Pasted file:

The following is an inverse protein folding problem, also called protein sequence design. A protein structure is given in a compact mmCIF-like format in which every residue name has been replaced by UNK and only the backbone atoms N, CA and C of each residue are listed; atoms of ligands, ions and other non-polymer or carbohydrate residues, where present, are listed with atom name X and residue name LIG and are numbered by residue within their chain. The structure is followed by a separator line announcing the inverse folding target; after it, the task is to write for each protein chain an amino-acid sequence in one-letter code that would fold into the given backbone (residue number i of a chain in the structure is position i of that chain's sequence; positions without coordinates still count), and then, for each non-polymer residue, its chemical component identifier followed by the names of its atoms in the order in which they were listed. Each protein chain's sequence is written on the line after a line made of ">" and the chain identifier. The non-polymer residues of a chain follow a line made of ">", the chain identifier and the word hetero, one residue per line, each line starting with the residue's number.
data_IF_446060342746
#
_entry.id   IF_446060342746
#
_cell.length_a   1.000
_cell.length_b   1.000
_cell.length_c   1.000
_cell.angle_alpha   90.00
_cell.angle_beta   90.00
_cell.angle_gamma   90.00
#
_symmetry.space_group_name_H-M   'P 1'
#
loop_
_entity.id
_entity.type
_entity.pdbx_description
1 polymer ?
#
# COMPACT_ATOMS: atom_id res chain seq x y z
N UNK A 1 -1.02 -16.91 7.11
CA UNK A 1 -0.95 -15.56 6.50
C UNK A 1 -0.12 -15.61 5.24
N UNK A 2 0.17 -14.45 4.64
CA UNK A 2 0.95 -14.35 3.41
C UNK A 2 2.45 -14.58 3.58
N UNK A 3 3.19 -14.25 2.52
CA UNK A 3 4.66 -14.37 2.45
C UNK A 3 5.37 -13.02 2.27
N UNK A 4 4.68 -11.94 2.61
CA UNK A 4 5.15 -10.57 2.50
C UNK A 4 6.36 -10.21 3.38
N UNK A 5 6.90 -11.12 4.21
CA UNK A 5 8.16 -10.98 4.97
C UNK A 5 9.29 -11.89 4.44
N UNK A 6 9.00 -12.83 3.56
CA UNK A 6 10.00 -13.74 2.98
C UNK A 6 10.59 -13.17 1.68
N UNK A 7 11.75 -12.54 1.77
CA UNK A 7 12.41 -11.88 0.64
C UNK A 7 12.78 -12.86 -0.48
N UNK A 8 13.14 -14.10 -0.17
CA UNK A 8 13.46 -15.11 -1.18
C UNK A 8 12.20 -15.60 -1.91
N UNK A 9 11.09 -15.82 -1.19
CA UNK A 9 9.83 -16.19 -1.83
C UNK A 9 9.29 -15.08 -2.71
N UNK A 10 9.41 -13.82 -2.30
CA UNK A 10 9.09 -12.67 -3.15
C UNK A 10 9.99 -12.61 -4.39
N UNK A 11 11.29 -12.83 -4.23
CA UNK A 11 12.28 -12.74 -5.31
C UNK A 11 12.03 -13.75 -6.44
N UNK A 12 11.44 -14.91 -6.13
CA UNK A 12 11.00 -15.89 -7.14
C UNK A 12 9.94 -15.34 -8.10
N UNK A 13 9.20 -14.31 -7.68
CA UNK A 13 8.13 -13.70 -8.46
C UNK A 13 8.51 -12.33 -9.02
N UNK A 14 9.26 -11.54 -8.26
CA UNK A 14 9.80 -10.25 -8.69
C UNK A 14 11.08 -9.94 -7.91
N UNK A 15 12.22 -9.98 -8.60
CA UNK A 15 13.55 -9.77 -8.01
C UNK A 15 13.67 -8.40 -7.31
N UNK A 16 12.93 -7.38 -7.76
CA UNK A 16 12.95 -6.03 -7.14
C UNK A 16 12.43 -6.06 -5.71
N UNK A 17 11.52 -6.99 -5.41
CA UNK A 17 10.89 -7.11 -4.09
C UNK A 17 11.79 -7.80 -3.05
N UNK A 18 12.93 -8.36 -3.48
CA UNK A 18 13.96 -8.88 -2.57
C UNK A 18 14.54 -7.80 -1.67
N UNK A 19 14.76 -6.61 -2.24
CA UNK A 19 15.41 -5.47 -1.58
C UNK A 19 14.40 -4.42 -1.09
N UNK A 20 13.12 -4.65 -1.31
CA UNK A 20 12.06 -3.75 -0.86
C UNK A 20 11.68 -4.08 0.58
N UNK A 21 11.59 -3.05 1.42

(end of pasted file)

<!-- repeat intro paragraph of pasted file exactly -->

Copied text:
The following is an inverse protein folding problem, also called protein sequence design. A protein structure is given in a compact mmCIF-like format in which every residue name has been replaced by UNK and only the backbone atoms N, CA and C of each residue are listed; atoms of ligands, ions and other non-polymer or carbohydrate residues, where present, are listed with atom name X and residue name LIG and are numbered by residue within their chain. The structure is followed by a separator line announcing the inverse folding target; after it, the task is to write for each protein chain an amino-acid sequence in one-letter code that would fold into the given backbone (residue number i of a chain in the structure is position i of that chain's sequence; positions without coordinates still count), and then, for each non-polymer residue, its chemical component identifier followed by the names of its atoms in the order in which they were listed. Each protein chain's sequence is written on the line after a line made of ">" and the chain identifier. The non-polymer residues of a chain follow a line made of ">", the chain identifier and the word hetero, one residue per line, each line starting with the residue's number.